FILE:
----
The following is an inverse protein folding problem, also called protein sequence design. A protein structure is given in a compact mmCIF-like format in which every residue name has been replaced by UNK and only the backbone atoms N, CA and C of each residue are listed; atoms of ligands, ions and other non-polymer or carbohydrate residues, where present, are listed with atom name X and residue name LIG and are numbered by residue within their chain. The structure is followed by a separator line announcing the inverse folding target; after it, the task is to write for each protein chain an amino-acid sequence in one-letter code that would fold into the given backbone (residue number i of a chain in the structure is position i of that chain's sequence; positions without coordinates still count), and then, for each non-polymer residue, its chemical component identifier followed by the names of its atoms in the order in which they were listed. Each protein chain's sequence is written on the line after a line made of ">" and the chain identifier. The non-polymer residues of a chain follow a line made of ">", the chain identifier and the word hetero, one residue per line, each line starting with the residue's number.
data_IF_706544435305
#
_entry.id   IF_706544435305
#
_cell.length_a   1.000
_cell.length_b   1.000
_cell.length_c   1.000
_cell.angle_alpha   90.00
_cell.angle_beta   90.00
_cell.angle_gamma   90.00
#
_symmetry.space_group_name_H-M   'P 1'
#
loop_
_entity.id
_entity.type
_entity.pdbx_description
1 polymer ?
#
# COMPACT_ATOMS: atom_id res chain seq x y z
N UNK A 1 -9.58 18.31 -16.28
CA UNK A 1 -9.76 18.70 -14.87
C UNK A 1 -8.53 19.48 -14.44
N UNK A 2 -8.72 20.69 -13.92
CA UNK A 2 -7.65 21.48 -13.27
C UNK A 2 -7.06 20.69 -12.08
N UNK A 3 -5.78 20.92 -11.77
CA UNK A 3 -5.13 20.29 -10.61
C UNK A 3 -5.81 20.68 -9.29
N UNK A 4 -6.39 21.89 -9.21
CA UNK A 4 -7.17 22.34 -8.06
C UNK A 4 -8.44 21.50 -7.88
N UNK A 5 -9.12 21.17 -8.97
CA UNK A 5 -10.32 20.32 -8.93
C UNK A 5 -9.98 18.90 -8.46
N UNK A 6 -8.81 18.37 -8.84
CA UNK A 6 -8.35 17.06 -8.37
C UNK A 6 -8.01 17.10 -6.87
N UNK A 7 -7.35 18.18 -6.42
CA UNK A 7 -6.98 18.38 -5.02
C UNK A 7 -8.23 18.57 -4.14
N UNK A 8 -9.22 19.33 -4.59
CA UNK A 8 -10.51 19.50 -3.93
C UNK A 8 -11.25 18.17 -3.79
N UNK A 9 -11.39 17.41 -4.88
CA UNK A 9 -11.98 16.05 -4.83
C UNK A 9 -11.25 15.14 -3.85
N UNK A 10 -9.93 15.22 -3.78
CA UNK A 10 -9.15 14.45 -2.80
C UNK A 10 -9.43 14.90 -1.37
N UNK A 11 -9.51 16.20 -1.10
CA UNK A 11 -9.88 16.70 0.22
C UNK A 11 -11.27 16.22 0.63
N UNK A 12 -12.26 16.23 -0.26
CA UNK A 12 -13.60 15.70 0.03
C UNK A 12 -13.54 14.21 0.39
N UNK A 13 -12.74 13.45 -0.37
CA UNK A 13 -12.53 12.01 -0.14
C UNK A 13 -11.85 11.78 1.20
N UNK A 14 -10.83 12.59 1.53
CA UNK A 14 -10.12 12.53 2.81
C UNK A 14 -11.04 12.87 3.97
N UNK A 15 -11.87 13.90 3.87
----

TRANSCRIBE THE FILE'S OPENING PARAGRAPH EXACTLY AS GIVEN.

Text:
The following is an inverse protein folding problem, also called protein sequence design. A protein structure is given in a compact mmCIF-like format in which every residue name has been replaced by UNK and only the backbone atoms N, CA and C of each residue are listed; atoms of ligands, ions and other non-polymer or carbohydrate residues, where present, are listed with atom name X and residue name LIG and are numbered by residue within their chain. The structure is followed by a separator line announcing the inverse folding target; after it, the task is to write for each protein chain an amino-acid sequence in one-letter code that would fold into the given backbone (residue number i of a chain in the structure is position i of that chain's sequence; positions without coordinates still count), and then, for each non-polymer residue, its chemical component identifier followed by the names of its atoms in the order in which they were listed. Each protein chain's sequence is written on the line after a line made of ">" and the chain identifier. The non-polymer residues of a chain follow a line made of ">", the chain identifier and the word hetero, one residue per line, each line starting with the residue's number.